At the other end of the political spectrum, the Left, comprising public employees, bourgeois bohemians in the cities, intellectuals, and immigrants, is split between rigid defenders of laïcité (secularism) and multiculturalists, who prefer tortured arguments about the benignity of Islamist extremism to uttering a word critical of a Muslim minority. The Left has managed to downplay these tensions by focusing on what it believes are France's two main curses: growing social inequalities induced by globalization (notwithstanding the fact that income distribution in France is the most egalitarian of all Western democracies), and President Nicholas Sarkozy's policies on immigration and crime, allegedly inspired by the National Front. The Left's policy proposals are testimony to its unreconstructed ideology and its radicalization in the face of the financial crisis.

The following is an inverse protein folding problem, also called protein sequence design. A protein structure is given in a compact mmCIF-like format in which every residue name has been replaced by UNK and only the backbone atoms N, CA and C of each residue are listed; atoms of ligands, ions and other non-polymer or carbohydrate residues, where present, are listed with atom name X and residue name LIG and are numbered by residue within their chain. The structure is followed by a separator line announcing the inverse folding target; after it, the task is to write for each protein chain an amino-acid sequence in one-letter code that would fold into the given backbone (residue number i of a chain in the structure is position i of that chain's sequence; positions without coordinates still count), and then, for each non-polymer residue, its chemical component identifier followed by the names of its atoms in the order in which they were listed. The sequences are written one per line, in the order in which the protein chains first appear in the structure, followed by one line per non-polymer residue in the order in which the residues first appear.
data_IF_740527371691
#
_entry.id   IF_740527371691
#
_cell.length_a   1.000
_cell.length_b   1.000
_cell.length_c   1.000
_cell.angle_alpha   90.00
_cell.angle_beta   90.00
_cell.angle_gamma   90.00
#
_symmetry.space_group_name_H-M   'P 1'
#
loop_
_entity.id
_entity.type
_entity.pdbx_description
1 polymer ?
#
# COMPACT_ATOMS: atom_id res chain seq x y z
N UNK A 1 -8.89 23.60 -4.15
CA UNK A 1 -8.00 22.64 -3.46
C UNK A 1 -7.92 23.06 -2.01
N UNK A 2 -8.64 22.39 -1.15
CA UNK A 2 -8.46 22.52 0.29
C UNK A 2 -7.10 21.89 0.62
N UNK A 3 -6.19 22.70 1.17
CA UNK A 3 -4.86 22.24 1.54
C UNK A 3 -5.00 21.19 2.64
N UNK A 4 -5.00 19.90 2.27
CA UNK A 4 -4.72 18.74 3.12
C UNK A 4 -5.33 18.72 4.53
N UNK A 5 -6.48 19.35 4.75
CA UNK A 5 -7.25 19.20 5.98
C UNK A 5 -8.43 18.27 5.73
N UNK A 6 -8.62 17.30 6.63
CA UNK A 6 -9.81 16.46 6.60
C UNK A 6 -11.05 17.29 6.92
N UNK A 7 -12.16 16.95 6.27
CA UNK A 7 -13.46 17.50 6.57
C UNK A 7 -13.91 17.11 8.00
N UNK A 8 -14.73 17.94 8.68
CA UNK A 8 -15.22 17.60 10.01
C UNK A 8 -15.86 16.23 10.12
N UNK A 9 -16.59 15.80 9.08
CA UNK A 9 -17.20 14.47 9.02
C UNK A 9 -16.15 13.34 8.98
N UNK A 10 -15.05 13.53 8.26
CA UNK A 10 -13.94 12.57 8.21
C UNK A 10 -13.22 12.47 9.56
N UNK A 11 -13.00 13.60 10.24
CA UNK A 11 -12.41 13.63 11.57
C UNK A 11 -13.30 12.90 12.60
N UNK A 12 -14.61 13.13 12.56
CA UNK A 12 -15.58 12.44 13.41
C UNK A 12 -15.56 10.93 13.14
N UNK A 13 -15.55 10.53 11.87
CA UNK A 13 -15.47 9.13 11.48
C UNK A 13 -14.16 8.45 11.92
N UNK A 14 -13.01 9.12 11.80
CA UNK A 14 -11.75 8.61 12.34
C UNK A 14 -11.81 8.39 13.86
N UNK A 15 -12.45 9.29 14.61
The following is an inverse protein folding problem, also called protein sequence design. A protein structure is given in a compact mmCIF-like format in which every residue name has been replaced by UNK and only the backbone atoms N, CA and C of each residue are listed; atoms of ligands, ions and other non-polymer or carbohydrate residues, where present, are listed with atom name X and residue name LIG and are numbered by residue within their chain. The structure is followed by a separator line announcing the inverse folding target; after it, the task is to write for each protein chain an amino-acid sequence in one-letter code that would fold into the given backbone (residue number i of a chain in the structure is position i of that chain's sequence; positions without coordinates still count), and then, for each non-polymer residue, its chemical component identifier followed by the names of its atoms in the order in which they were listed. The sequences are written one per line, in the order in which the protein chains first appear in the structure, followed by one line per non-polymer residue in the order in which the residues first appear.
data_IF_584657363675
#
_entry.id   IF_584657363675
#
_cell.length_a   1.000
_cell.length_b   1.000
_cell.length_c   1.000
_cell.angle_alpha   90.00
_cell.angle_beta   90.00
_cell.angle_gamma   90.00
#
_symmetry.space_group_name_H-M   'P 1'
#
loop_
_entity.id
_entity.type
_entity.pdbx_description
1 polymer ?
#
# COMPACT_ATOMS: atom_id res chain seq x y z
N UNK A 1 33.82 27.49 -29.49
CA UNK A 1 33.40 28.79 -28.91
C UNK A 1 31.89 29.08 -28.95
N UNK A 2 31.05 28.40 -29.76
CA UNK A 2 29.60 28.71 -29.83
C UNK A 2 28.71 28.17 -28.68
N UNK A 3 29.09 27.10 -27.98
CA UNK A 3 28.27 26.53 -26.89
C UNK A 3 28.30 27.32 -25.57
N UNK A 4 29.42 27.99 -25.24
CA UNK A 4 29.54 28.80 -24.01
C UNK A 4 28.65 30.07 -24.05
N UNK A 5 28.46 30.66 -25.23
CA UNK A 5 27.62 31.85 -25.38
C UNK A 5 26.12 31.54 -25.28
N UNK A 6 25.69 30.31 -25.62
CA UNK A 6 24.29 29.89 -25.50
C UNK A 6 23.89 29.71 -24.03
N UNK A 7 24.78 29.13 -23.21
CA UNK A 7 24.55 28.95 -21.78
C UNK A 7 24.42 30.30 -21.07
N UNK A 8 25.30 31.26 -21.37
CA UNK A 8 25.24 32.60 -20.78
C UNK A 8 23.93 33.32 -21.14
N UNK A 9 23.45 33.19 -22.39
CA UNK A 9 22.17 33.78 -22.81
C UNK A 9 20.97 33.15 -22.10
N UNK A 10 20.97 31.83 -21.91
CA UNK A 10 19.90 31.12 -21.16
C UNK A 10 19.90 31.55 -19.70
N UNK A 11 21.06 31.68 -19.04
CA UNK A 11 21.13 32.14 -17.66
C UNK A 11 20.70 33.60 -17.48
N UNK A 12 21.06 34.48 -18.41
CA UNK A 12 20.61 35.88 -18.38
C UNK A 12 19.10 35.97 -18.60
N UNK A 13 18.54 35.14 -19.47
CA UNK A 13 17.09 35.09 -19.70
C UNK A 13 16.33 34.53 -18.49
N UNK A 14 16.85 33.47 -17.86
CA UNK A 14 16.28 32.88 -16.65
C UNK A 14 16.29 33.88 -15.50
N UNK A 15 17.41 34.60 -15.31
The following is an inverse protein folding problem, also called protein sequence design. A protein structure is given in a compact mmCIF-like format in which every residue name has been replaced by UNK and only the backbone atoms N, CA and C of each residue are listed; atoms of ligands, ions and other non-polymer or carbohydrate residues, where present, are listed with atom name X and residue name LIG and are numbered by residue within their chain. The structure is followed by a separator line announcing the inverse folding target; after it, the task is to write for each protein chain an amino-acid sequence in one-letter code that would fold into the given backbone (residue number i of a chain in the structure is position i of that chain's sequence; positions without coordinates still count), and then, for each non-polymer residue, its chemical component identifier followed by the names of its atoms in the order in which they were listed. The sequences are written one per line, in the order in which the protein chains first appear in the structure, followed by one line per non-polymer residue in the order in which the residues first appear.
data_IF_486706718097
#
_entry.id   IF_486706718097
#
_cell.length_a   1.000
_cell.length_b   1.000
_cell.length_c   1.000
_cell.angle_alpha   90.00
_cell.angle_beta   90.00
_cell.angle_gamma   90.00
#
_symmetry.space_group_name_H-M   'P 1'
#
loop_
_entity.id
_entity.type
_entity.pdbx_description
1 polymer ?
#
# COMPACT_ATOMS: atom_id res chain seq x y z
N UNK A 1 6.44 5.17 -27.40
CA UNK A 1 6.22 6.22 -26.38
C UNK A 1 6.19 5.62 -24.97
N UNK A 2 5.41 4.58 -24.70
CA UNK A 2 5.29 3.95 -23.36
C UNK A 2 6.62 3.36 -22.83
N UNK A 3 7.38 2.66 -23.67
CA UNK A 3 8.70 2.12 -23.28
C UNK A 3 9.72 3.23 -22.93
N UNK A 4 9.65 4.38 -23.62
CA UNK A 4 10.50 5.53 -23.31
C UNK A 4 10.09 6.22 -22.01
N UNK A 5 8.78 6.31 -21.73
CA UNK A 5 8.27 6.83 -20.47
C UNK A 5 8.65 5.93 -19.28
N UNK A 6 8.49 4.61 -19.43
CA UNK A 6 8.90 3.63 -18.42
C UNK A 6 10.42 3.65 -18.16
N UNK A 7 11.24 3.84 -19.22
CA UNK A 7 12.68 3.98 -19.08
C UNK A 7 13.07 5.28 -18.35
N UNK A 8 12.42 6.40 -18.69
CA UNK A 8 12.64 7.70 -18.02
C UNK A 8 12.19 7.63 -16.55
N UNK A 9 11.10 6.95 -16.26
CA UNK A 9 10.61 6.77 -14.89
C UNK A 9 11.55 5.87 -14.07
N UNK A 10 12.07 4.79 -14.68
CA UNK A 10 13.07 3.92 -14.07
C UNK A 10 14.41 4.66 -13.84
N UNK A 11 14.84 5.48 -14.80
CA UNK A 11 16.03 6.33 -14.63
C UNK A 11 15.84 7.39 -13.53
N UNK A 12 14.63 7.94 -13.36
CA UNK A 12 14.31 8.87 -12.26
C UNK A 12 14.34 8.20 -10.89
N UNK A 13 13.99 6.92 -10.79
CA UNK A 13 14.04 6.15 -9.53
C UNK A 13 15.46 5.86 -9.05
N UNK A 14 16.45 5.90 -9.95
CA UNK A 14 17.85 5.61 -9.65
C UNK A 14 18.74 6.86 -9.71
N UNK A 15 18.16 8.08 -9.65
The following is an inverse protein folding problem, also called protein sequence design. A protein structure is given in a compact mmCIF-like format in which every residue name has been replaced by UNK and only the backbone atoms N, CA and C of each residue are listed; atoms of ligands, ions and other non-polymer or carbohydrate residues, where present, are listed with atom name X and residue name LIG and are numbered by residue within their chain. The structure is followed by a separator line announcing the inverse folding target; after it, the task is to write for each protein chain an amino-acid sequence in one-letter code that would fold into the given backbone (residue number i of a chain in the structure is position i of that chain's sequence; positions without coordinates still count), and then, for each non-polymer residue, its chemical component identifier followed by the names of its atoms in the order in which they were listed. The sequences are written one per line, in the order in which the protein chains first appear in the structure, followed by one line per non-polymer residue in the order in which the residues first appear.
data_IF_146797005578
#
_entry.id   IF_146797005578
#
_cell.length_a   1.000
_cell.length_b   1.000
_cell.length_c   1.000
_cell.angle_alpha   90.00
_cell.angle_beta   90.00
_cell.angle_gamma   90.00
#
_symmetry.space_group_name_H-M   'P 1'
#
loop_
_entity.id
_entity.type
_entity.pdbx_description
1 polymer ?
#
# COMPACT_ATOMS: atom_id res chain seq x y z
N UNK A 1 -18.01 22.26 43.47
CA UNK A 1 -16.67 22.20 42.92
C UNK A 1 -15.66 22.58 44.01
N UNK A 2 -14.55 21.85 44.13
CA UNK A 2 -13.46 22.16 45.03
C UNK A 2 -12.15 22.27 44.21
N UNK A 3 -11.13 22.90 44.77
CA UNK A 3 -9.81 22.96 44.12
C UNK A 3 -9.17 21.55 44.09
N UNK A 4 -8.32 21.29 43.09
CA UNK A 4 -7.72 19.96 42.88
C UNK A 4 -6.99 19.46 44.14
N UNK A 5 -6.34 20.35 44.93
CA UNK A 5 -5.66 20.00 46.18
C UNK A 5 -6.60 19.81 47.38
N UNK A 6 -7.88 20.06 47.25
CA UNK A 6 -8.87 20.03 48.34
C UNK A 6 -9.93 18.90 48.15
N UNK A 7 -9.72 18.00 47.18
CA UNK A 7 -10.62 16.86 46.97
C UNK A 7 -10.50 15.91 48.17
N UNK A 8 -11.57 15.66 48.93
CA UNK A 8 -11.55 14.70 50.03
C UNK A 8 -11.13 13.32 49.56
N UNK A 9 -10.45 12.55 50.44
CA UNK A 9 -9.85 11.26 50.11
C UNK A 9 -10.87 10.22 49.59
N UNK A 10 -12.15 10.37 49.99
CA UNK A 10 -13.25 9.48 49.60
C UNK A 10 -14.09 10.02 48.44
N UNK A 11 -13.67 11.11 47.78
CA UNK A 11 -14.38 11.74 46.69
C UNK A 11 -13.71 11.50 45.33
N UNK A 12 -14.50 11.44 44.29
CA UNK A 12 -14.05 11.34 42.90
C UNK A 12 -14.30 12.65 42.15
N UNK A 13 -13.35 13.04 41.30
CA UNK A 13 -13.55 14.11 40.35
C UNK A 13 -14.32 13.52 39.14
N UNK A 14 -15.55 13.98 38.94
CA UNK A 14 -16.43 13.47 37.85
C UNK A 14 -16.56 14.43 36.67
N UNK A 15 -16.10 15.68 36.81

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The success or failure to integrate immigrants will determine what kind of country France will turn out to be in the future. Muslims, doubling in numbers every 15 years, a growth rate four times higher than the indigenous population, are expected by some demographers to constitute a majority in France by 2050. Sarkozy has been criticized by the far-Right for too much legal and illegal immigration, as well as the lack of results on integration and crime. Conversely, he has been chastised by the Left for even timidly trying to regulate immigration and for referring to "national identity." For the first time in national elections, ethnic voting has become an important factor, which could give the Left an overwhelming advantage in 2012. Let's hope Zemmour is proven wrong when he asserts: "The paradox is that by the time demographics might help put France back into the lead in Europe, France will have ceased to exist as a nation."